Also were you given any constructive feedback as to why in each case they were letting you go. I'm not sure of the rules but suspect that due to the very short tenure in each case there is probably not a lot you can do unless you can prove that you were discriminated against unreasonably.

On the flip side maybe it's better not to be working for those employers presuming they failed to provide you with a clear understanding of what was required of you and that you had asked for guidance and made it known that you might struggle to pick things up as quickly as some.

I know I'd be similarly seething/upset but it really is a case of analysing where you went wrong and what you can do to try and prevent the same thing happening again so that you can move on successfully.

Not sure what your circumstances are currently but I hope you can find help to develop strategies and find a more understanding employer who will value and develop you.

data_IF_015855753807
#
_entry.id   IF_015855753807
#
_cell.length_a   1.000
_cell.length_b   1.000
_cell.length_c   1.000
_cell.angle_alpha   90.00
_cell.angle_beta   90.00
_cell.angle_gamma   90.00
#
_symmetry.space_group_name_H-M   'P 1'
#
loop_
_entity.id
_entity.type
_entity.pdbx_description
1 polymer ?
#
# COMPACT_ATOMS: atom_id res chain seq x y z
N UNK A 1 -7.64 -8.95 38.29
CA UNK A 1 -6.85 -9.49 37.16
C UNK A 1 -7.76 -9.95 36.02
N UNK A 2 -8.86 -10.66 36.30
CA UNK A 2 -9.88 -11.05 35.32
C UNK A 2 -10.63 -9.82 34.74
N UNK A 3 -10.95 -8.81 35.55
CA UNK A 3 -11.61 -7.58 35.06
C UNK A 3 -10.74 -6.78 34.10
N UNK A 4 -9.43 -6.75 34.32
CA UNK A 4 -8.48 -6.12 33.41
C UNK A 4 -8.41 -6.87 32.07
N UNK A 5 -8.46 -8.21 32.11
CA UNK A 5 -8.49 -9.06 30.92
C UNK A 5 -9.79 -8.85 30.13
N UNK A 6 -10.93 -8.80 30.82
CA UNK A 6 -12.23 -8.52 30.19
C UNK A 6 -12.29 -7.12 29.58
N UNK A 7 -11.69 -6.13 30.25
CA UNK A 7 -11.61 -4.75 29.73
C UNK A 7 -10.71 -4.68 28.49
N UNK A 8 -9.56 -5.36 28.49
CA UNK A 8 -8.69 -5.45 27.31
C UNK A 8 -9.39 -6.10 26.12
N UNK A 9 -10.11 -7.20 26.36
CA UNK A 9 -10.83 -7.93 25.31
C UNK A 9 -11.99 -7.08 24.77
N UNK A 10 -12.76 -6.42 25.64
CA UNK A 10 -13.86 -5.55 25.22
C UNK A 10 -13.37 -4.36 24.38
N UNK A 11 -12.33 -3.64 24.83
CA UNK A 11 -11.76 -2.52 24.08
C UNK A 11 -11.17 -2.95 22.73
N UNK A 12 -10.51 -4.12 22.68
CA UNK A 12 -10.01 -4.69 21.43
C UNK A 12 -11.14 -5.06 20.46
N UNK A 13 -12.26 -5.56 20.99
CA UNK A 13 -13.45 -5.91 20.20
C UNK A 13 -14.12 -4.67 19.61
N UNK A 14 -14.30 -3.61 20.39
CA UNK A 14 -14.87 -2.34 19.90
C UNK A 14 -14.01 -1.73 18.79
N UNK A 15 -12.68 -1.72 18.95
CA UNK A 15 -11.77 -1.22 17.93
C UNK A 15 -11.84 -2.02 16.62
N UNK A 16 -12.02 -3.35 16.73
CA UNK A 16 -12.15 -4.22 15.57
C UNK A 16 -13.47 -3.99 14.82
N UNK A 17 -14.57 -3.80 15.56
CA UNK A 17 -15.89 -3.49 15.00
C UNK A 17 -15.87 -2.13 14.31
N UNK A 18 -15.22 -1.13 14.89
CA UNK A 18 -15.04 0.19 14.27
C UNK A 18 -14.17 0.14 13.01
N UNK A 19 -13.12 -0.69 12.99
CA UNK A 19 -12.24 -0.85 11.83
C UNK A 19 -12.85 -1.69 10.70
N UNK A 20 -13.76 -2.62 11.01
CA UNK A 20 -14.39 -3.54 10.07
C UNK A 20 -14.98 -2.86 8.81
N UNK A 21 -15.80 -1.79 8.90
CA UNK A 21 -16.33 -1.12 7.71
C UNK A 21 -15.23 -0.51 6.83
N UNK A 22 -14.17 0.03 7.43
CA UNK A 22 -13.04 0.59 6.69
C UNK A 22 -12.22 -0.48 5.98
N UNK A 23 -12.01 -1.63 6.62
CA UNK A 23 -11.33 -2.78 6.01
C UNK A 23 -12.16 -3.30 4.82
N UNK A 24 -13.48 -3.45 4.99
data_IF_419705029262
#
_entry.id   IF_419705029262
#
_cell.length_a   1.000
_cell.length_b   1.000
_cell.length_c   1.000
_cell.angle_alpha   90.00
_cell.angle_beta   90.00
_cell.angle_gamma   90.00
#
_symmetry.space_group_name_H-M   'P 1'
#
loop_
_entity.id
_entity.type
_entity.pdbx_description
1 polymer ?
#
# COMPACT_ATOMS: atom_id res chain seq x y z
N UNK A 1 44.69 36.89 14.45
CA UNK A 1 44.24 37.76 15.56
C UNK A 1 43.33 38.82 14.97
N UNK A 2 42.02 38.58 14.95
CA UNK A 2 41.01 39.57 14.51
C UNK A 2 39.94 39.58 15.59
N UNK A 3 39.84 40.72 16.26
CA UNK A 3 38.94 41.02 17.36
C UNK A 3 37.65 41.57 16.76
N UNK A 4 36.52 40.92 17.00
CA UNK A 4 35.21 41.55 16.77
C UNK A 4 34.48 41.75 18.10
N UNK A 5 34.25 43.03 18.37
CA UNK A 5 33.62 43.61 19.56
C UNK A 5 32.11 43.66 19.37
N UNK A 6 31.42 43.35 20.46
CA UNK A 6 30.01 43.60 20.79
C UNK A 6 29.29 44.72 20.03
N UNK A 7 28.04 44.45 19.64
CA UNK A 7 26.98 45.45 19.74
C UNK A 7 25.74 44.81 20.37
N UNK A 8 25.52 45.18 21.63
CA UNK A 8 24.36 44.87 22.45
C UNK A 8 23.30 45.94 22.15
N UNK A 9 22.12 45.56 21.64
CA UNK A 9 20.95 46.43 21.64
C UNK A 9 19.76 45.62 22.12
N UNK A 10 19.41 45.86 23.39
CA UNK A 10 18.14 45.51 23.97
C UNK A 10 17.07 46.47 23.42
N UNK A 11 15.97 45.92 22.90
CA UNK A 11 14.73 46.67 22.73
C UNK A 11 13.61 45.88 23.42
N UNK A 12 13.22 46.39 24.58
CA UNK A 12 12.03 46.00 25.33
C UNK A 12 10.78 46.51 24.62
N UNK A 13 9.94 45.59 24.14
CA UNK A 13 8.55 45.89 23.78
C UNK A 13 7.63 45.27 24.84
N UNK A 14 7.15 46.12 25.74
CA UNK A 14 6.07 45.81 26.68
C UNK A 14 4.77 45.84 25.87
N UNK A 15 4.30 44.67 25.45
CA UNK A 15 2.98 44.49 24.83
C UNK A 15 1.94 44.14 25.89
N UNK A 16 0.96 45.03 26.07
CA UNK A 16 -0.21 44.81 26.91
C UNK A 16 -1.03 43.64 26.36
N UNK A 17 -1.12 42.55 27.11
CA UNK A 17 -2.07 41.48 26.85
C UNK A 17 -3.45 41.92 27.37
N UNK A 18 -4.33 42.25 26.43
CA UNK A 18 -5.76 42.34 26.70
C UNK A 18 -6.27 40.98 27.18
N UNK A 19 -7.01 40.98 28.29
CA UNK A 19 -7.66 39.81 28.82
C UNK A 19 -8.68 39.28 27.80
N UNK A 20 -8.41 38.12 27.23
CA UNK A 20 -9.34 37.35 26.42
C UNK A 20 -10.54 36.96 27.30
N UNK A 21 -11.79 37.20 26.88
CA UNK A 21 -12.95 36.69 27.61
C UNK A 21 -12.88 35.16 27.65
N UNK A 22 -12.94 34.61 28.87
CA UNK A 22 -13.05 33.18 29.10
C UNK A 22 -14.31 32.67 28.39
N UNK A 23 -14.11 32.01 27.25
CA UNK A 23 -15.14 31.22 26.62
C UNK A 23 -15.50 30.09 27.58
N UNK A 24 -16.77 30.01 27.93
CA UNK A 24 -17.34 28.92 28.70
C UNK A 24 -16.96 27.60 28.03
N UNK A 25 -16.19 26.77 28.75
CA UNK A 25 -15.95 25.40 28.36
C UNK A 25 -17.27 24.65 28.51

All the best

With a foot full of bullets I tried to run faster but I just hobbled on to the next disaster.
(from Peter and the Test Tube Babies, Foot Full of Bullets)
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Re: Frustration and the path forward

Post by desertboy »


I'm sorry to read bout your frustrations at work. A few years ago I also was frustrated with the conventional world of work, so I did a TEFL certificate. I am still working in this area to date.

You may know that most TEFL certificate courses are highly stressful intense affairs that pack a lot of material into four weeks. Such courses are highly stressful even for the neurotypical! If you enroll on a TEFL certificate course, there are two books that are very useful to read before you actually attend the course. First of all, Learning Teaching by Jim Scrivener gives a very good introduction to teaching TEFL style. Secondly, An A-Z of English Grammar and Usage by Geoffrey Leech gives a good introduction to the grammar points that you need to know. Some people prefer the first edition of this book to the currently published second edition. Fortunately, the first edition is available used on